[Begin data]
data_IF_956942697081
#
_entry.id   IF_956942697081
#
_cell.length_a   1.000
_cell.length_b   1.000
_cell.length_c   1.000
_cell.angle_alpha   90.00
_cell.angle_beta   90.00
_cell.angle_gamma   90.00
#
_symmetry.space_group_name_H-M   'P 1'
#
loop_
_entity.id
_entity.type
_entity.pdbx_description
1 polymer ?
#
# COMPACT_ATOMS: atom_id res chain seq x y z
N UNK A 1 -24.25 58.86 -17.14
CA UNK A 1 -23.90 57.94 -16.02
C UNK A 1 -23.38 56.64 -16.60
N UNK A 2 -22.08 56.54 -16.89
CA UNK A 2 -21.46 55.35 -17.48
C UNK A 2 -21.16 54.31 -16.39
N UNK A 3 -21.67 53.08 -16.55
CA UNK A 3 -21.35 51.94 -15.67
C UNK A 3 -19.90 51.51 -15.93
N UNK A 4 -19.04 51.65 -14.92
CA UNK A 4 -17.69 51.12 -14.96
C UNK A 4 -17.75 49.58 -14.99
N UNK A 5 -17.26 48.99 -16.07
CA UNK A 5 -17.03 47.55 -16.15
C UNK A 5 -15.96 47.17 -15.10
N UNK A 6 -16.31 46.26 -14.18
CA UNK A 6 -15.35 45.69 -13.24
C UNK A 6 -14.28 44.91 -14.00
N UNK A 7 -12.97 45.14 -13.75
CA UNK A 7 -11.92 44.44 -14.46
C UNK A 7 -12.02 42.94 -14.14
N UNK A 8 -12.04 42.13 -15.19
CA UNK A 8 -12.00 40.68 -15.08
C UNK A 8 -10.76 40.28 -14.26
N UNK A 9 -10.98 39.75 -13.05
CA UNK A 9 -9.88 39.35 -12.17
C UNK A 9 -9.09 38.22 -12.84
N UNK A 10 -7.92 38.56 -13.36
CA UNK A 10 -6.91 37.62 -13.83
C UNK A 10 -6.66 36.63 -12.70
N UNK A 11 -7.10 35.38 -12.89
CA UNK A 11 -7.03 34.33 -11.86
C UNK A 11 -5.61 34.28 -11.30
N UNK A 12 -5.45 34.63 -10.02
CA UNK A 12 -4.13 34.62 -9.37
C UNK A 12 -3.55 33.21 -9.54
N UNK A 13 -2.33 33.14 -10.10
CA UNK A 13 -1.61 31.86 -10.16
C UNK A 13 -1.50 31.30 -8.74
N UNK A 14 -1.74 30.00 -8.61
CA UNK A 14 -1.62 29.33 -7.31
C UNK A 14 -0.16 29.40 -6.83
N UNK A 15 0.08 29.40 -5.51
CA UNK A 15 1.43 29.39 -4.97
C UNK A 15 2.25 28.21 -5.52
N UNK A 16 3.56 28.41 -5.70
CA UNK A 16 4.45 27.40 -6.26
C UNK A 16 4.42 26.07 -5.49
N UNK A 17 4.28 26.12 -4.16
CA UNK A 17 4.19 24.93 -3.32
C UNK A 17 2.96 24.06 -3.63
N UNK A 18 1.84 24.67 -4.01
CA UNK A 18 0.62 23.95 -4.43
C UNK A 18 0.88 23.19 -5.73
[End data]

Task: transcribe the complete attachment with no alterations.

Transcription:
data_IF_956942697081
#
_entry.id   IF_956942697081
#
_cell.length_a   1.000
_cell.length_b   1.000
_cell.length_c   1.000
_cell.angle_alpha   90.00
_cell.angle_beta   90.00
_cell.angle_gamma   90.00
#
_symmetry.space_group_name_H-M   'P 1'
#
loop_
_entity.id
_entity.type
_entity.pdbx_description
1 polymer ?
#
# COMPACT_ATOMS: atom_id res chain seq x y z
N UNK A 1 -24.25 58.86 -17.14
CA UNK A 1 -23.90 57.94 -16.02
C UNK A 1 -23.38 56.64 -16.60
N UNK A 2 -22.08 56.54 -16.89
CA UNK A 2 -21.46 55.35 -17.48
C UNK A 2 -21.16 54.31 -16.39
N UNK A 3 -21.67 53.08 -16.55
CA UNK A 3 -21.35 51.94 -15.67
C UNK A 3 -19.90 51.51 -15.93
N UNK A 4 -19.04 51.65 -14.92
CA UNK A 4 -17.69 51.12 -14.96
C UNK A 4 -17.75 49.58 -14.99
N UNK A 5 -17.26 48.99 -16.07
CA UNK A 5 -17.03 47.55 -16.15
C UNK A 5 -15.96 47.17 -15.10
N UNK A 6 -16.31 46.26 -14.18
CA UNK A 6 -15.35 45.69 -13.24
C UNK A 6 -14.28 44.91 -14.00
N UNK A 7 -12.97 45.14 -13.75
CA UNK A 7 -11.92 44.44 -14.46
C UNK A 7 -12.02 42.94 -14.14
N UNK A 8 -12.04 42.13 -15.19
CA UNK A 8 -12.00 40.68 -15.08
C UNK A 8 -10.76 40.28 -14.26
N UNK A 9 -10.98 39.75 -13.05
CA UNK A 9 -9.88 39.35 -12.17
C UNK A 9 -9.09 38.22 -12.84
N UNK A 10 -7.92 38.56 -13.36
CA UNK A 10 -6.91 37.62 -13.83
C UNK A 10 -6.66 36.63 -12.70
N UNK A 11 -7.10 35.38 -12.89
CA UNK A 11 -7.03 34.33 -11.86
C UNK A 11 -5.61 34.28 -11.30
N UNK A 12 -5.45 34.63 -10.02
CA UNK A 12 -4.13 34.62 -9.37
C UNK A 12 -3.55 33.21 -9.54
N UNK A 13 -2.33 33.14 -10.10
CA UNK A 13 -1.61 31.86 -10.16
C UNK A 13 -1.50 31.30 -8.74
N UNK A 14 -1.74 30.00 -8.61
CA UNK A 14 -1.62 29.33 -7.31
C UNK A 14 -0.16 29.40 -6.83
N UNK A 15 0.08 29.40 -5.51
CA UNK A 15 1.43 29.39 -4.97
C UNK A 15 2.25 28.21 -5.52
N UNK A 16 3.56 28.41 -5.70
CA UNK A 16 4.45 27.40 -6.26
C UNK A 16 4.42 26.07 -5.49
N UNK A 17 4.28 26.12 -4.16
CA UNK A 17 4.19 24.93 -3.32
C UNK A 17 2.96 24.06 -3.63
N UNK A 18 1.84 24.67 -4.01
CA UNK A 18 0.62 23.95 -4.43
C UNK A 18 0.88 23.19 -5.73